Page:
Be willing to make modifications if necessary to make design and production work well together. Paper can have dimension, function and beauty.
– Robin Eppard, Creative Director
Like chocolate and peanut butter, there are few combinations better calculated to grab our attention than “Greeting Card Association” and “Awards.” After 75 years, the GCA knows a thing or two about paper magic; we could only imagine how fabulous the winners of its Louie Awards would be. Turns out we didn’t even get that far – their “Call for Entries” piece alone got us right between the eyes.
The minute this Stardream Copper Smooth envelope lands in your mailbox, you know you’re in for something special. I mean when was the last time you saw this level of engraving on an envelope? Opening it (gently), you find the piece that greets you is another rarity: a colorful invitation boasting fine-line accents and foil stamping that never seems overly showy. It feels like it’s inviting you to a mad tea party, and unfolding it takes you right down the rabbit hole.
You quickly discover this is anything but hyperbole as the illustrations that give you the history of the awards and tell you how to enter have the whiff of fairy tales about them, each brought to three-dimensional life by clever die cuts that alternately lunge toward you or sink coyly away. (These die cuts also bring added dimension to the striking awards logo on the back.)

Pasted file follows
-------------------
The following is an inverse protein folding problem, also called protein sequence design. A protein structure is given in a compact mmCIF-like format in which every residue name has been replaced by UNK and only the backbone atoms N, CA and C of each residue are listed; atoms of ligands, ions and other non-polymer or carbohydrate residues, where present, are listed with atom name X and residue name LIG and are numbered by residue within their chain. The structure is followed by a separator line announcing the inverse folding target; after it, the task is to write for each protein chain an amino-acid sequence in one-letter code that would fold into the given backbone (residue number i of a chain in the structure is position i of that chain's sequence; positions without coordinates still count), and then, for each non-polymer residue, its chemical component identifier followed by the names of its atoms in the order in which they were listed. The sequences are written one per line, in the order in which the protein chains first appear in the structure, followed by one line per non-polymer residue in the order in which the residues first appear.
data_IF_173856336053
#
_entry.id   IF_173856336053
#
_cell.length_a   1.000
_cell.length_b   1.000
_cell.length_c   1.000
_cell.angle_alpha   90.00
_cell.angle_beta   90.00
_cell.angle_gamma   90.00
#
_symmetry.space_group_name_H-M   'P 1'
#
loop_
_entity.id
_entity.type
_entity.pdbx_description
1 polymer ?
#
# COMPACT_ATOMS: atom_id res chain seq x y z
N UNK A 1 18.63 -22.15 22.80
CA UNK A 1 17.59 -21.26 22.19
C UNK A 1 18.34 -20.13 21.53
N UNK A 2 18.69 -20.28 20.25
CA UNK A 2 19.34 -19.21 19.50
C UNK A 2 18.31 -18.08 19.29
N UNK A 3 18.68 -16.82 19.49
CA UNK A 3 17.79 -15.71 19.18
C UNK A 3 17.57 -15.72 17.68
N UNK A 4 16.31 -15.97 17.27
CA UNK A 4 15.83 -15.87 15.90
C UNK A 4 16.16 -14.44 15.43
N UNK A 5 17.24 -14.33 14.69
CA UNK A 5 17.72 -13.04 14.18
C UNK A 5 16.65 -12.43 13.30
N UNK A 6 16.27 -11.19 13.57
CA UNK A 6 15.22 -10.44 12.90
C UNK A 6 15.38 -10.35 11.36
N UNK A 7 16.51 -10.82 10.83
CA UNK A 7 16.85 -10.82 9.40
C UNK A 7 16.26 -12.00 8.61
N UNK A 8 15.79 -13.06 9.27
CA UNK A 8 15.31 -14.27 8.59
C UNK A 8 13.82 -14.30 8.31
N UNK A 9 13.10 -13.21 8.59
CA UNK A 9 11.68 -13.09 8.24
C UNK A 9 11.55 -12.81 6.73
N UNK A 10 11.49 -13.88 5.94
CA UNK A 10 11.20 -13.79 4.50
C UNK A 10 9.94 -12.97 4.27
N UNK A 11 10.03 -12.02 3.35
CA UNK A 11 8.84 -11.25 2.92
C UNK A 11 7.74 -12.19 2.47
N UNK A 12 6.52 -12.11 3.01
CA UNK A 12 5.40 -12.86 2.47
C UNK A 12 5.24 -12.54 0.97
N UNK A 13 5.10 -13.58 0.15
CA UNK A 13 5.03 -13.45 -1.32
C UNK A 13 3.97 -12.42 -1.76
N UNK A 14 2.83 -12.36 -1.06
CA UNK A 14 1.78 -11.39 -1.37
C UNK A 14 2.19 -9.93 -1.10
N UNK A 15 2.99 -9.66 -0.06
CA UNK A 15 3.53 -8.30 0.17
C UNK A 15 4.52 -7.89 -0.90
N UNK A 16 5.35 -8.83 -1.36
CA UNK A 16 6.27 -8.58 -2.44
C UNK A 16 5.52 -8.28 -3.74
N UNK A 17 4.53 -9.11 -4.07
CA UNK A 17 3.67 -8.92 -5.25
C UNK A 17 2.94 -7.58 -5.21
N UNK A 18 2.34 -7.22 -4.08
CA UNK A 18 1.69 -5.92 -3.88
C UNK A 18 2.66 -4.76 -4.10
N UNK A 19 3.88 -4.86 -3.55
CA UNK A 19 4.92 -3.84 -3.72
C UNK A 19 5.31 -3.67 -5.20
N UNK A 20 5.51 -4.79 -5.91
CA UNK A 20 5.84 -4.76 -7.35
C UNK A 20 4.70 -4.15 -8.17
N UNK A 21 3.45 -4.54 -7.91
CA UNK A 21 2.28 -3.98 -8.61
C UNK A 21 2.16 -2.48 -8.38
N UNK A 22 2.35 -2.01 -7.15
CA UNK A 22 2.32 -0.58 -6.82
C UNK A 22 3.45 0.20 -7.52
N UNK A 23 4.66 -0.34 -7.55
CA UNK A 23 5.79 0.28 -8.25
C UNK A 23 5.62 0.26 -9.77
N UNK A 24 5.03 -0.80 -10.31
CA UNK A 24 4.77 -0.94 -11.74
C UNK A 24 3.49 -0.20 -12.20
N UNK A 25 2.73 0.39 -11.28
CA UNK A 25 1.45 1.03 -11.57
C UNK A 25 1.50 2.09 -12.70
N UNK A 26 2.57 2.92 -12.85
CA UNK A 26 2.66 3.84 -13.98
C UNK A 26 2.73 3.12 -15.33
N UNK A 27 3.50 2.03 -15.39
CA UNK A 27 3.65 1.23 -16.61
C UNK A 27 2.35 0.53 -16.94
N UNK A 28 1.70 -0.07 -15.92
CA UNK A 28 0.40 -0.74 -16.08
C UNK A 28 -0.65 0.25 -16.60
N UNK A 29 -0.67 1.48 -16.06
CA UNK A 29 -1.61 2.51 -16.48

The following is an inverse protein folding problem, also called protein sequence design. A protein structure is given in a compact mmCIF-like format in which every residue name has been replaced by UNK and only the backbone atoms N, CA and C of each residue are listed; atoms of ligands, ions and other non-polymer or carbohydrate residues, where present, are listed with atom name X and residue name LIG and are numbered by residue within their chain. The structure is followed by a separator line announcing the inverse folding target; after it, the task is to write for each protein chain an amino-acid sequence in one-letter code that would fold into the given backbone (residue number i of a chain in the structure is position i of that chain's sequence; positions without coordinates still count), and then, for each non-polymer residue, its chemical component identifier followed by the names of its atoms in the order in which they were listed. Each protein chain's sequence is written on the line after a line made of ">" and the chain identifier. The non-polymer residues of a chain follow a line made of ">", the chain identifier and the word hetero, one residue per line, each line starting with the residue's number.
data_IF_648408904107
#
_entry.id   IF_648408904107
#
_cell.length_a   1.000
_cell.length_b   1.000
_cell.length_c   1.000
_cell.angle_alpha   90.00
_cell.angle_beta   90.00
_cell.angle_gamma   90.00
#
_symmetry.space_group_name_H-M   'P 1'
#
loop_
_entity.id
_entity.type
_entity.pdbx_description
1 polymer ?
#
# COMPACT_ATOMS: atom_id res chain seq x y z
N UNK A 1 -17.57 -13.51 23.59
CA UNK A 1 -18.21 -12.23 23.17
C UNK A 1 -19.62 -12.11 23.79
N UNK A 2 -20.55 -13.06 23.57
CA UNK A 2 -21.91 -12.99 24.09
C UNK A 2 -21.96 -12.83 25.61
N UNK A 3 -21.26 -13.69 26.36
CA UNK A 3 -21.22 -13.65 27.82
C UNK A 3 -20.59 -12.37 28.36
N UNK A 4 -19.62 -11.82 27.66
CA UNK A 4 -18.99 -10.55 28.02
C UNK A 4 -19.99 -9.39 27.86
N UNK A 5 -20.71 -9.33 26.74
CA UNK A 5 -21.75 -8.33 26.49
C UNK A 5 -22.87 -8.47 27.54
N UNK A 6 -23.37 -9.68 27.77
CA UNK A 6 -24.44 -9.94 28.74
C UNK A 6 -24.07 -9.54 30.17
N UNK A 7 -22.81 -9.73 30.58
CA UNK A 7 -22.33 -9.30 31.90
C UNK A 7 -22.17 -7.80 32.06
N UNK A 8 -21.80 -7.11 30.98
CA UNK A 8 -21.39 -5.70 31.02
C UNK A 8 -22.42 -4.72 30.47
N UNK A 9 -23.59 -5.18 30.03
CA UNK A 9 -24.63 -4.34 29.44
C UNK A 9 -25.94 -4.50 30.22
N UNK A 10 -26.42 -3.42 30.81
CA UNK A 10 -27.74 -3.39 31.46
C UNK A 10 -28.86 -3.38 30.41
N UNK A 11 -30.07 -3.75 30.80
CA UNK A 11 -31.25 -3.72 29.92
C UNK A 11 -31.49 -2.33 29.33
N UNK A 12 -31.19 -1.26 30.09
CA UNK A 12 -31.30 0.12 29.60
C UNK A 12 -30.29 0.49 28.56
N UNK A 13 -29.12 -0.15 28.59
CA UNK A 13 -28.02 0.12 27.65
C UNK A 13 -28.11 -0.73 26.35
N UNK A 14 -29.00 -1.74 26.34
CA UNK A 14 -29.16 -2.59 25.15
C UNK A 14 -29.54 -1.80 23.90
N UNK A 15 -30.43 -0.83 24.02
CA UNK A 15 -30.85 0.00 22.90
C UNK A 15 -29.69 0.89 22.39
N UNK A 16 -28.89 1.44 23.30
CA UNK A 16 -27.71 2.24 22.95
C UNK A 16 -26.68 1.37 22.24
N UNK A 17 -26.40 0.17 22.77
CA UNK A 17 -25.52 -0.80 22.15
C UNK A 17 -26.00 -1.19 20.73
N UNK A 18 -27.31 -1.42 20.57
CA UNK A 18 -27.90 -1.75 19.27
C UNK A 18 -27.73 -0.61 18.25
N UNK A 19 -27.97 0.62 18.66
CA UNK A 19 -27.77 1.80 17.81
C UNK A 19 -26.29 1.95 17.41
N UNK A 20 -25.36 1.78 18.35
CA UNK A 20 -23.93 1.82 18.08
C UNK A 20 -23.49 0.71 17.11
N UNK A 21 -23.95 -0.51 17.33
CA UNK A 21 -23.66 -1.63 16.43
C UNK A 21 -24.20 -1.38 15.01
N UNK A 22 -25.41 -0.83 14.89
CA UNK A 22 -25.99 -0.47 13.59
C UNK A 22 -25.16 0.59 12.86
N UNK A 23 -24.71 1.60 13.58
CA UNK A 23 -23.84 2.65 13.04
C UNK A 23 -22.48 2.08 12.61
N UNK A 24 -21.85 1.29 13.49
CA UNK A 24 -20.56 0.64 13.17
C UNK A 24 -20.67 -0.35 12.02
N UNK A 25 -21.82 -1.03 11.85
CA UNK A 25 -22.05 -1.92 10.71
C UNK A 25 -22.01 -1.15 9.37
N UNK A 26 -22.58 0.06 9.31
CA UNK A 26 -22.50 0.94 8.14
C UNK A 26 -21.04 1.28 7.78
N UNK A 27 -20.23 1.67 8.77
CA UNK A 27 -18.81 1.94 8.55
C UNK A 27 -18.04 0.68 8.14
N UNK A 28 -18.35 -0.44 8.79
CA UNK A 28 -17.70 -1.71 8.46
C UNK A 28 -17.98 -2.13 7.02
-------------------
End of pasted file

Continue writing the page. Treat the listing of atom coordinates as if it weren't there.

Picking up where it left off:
“Combining a modern infographic look with a vintage design style accomplished two goals,” explains The Occasions Group Creative Director Robin Eppard. It “utilizes vintage icons and pop-up windows to tell a complicated process of the what, how, who, when and how much, giving the piece a third dimension. The vintage style, aqua color and copper foil depict the 1941 look and feel of the times, to enhance the 75th anniversary of the Greeting Card Association. The shimmer stock and the copper foil add glamour to the Louie Awards it represents.”
It will probably come as no surprise that the Greeting Card Association called upon some of its members to pitch in on the production of this invitation – from foil stamping and engraving to the variable data printing of those whimsical labels. While this was a godsend for the project, coordinating things was a challenge in itself, says Robin.
It entailed “paper, dies and specifications [being] sent to various facilities, and secondary finishing sent to other production facilities, with the final piece being folded, stuffed, address labeled and hand stamped and mailed by the last production facility.”
Robin’s advice for tackling a project with so many moving parts? “Begin with clear specifications. Coordination is key, communication is essential, and patience a necessity.”